Sandy Ricks is sent by his mother to Coral Key, a rustic island in the Florida keys, to spend the summer with his uncle Porter Ricks. Sandy dislikes everything about his new environment ...
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Ranger Porter Ricks is responsible for the animal and human life in Coral Key Park, Florida. Stories center on his 15-year-old son Sandy and 10-year-old Bud and, especially, on their pet dolphin Flipper.
The dog everyone loves now leaps into the '90s in this all-new exciting, updated version of Lassie! Determined to start a new life in the country, the Turner Family - Dad, stepmom, little ... See full summary »
Sandy Ricks is sent by his mother to Coral Key, a rustic island in the Florida keys, to spend the summer with his uncle Porter Ricks. Sandy dislikes everything about his new environment until a new friend comes into his life, a dolphin named Flipper, that brings uncle and nephew together and leads Sandy on the summer adventure of a lifetime. Written by
Wayne Coleman <firstname.lastname@example.org>
Director Alan Shapiro originally wanted 'an entirely unknown' for the role of 'Kim'. However, felt that most of the girls that screen tested with Elijah Wood were too 'giggly'. He decided to cast someone with more experience. See more »
When Sandy is playing his Game Boy, there is nothing being displayed on the screen. See more »
Perhaps not an adventure of a lifetime, but hardly a boring summer either
Liked but not loved 'Flipper' as a child. Still feel the same as a young adult. It's a long way from a masterpiece (though it never was trying to be) and will never be one of my favourites, but it does exactly what it strived to do and ticks most of the right boxes.
'Flipper' won't blow the mind. While it is good that the story is easy to follow, at times it did seem a bit too basic and safe, for a feature length it's slight and it can be pretty predictable, nobody for example will be surprised by how the film ends. The dark shadiness of how the human villain is written, played by Jonathan Banks, does not gel with the innocent, fun-loving, light-hearted atmosphere of the story, almost like he accidentally walked straight from a different film.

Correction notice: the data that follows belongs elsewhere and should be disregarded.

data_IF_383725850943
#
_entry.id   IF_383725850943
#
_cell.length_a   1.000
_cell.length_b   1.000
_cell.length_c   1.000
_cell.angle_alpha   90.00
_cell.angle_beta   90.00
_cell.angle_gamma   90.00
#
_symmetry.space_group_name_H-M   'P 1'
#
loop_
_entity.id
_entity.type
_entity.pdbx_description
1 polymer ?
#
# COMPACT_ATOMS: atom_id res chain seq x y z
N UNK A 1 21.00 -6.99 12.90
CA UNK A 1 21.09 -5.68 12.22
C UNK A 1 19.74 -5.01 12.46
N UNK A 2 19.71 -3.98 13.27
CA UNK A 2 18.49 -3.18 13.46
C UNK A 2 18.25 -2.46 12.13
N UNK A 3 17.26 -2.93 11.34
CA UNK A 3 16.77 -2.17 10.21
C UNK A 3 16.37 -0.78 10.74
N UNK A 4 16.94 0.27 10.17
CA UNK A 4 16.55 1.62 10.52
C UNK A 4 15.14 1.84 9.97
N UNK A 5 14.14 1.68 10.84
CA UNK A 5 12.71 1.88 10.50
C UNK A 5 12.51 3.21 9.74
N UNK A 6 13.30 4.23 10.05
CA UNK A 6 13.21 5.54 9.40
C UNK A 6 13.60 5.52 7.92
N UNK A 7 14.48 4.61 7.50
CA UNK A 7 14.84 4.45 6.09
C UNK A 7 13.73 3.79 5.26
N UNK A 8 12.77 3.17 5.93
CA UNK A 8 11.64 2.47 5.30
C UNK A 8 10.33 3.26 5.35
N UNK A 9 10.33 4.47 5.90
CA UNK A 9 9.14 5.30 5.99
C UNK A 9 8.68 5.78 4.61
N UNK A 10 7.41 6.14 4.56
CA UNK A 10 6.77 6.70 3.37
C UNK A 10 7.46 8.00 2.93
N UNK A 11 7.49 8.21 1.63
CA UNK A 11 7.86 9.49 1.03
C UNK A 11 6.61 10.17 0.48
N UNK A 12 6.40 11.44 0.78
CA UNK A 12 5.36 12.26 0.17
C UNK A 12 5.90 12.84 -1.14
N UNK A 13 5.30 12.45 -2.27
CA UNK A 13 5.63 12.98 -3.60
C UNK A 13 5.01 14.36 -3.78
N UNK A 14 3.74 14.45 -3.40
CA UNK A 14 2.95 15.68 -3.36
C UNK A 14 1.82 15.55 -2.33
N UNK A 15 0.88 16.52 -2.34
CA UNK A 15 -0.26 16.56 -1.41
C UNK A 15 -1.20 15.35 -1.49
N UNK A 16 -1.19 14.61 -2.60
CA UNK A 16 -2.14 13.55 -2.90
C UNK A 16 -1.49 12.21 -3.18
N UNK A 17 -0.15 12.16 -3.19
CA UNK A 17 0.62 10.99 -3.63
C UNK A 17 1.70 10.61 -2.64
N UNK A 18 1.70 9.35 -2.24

That Banks didn't seem to know whether to overdo the sliminess or give an indication that the villain also wasn't that smart didn't help. The dialogue sometimes is a little cloying.
However, 'Flipper' looks very pleasing. It's a beautifully shot film and even more pleasing to the eye are the idyllic locations and the stunning underwater sequences. The music is upbeat and charmingly whimsical. It's all very capably directed too.
Most of the time, 'Flipper' is very charming and sweet, epitomising childhood innocence and has a lightness that stops the film from feeling heavy. It has a lot of fun and a heart of gold, so much so that although it's a problematic film it is difficult to be too hard on it. It teaches a valuable message that for the type of message that it is is handled in a way that while not exactly restrained doesn't beat one around the head.
Elijah Wood is appealing in the lead role and Paul Hogan plays it straight very effectively. Apart from Banks, the rest of the cast also do admirably with amiable if somewhat one-dimensional characters. Stealing the show is the dolphin, impressively rendered with a mix of show-stopping animatronics and the real thing but also with a personality that melts the most cynical of hearts. Wood's chemistry with the dolphin is the film's driving force and is a large part of what makes the film charming.
In conclusion, decent likable film but not one of those "bowl the viewer over" films. 6/10 Bethany Cox
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